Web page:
But the loss of Phase 2A utterly destroys these prospects and major benefits. Now all the high speed passenger traffic which would have bypassed this horribly congested piece of railway will join the WCML at Handsacre Junction. There is, even today, only very marginal capacity for possibly a couple of extra trains north of Handsacre, over the restrictive Colwich Junction / Shugborough / Stafford section, to Basford Hall. With Phase 2A gone and all HS2 trains destined to join the WCML at Handsacre, there will be NO capacity for ANY extra freight over this already congested section. Zero. With Phase 2A the freight industry was looking at doubling freight by rail.
Scrapping Phase 2A makes no sense whatsoever.
But it gets worse. Once Phase 2A received legislative approval the entirely reasonable decision was taken to remove the costs of a large, high capacity junction at Handsacre where HS2 joined the fast lines on the WCML. After all, all northbound traffic on HS2 would in future be travelling via Phase 2A directly to Crewe – so Handscare Junction was pared back so HS2 joined on the slow lines.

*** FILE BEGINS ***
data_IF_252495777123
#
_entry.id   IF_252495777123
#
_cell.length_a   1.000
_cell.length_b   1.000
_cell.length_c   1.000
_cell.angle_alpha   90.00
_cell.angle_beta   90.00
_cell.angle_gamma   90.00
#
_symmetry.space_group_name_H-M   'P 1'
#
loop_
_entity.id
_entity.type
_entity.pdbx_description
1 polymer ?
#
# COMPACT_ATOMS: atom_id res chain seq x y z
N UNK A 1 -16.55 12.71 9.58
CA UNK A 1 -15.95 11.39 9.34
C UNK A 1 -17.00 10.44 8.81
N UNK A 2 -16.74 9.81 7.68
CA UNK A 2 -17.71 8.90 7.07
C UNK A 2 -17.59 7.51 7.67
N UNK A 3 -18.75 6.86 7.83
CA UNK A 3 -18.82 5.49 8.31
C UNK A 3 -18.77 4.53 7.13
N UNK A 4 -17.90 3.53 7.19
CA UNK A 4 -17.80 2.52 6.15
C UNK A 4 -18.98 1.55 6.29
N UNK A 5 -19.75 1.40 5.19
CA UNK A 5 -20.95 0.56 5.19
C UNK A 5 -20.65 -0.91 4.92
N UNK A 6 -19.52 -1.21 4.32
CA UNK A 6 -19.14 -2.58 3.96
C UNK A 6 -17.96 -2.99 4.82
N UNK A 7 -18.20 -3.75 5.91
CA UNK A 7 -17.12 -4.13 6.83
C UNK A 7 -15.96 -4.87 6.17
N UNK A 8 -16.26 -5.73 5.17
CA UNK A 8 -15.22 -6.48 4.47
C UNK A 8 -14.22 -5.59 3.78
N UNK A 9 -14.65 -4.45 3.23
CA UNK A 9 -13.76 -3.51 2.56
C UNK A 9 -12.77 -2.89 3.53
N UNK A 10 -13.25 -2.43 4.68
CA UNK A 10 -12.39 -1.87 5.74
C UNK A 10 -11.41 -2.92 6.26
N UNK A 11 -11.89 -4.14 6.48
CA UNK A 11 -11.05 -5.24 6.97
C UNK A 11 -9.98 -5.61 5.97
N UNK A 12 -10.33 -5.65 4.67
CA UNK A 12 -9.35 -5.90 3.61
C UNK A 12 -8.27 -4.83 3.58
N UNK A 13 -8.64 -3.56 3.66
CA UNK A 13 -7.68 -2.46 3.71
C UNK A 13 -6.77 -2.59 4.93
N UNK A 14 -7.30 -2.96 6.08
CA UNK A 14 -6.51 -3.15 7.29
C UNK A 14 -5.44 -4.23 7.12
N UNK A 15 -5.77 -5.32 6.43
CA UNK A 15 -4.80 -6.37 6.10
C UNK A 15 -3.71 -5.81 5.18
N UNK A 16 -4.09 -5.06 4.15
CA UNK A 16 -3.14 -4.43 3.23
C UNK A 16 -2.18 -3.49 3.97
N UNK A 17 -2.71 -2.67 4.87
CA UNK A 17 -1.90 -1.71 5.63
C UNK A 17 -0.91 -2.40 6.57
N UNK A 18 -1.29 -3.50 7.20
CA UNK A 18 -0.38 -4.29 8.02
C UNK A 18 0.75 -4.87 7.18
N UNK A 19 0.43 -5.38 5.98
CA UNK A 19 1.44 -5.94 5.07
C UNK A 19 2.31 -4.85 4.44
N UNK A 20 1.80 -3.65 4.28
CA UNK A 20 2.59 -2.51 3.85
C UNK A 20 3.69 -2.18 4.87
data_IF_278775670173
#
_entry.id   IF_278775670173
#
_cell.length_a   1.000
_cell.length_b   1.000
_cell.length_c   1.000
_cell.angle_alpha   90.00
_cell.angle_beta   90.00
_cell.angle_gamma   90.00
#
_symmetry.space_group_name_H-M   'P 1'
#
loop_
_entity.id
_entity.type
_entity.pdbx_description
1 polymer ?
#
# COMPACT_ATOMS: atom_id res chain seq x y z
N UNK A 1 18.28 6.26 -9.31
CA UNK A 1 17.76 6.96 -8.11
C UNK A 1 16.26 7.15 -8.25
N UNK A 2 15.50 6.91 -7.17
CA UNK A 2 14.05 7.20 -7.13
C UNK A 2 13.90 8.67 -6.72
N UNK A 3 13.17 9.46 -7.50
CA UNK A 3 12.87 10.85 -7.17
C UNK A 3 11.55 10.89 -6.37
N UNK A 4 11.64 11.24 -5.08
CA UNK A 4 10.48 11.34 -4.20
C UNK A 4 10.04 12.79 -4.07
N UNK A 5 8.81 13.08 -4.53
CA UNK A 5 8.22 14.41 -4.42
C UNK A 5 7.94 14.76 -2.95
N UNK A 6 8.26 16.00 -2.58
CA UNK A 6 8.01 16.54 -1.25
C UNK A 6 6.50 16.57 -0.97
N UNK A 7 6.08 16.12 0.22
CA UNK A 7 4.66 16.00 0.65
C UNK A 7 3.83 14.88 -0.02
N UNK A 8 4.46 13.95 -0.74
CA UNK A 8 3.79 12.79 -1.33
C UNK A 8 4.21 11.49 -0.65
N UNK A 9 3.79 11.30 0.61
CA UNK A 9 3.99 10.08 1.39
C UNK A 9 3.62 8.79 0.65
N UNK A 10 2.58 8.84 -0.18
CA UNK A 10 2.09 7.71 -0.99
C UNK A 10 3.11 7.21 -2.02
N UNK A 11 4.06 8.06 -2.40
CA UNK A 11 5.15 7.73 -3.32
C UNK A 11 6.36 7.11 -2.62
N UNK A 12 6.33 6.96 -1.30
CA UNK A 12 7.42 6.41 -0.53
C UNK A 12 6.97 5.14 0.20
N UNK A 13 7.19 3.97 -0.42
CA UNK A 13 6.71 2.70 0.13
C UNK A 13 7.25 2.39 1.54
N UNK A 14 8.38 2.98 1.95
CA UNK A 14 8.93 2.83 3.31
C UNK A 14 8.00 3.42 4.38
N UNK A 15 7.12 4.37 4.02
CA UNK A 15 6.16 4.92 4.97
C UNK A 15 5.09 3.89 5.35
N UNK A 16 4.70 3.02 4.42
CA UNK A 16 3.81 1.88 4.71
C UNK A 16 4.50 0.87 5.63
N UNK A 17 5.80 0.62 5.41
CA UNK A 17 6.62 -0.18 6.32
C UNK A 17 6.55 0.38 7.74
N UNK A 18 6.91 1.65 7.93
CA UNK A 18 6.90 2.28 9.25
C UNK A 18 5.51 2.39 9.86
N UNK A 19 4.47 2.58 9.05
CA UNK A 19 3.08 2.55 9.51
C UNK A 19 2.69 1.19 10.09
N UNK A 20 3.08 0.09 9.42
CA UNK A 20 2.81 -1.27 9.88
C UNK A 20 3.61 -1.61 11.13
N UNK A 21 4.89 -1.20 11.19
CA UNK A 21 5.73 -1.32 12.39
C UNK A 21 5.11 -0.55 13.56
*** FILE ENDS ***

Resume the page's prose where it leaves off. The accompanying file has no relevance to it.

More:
Now that Phase 2A has been scrapped, all HS2 traffic will use that reduced capacity low speed junction at Handsacre, severely restricting its capacity. It is understood that the powers to build the fast line connection at Handsacre were relinquished when the Phase 2A Act received Royal Assent so not only do we now have to work out how to get the powers back as well as acquire the land to build it, there will be the cost of probably several hundred million pounds to completely redesign the junction for a second time. Yes, really.
It could not be a bigger shambles.
The onward costs in terms of lost opportunity and prosperity for the people around Crewe and points north runs into billions of pounds.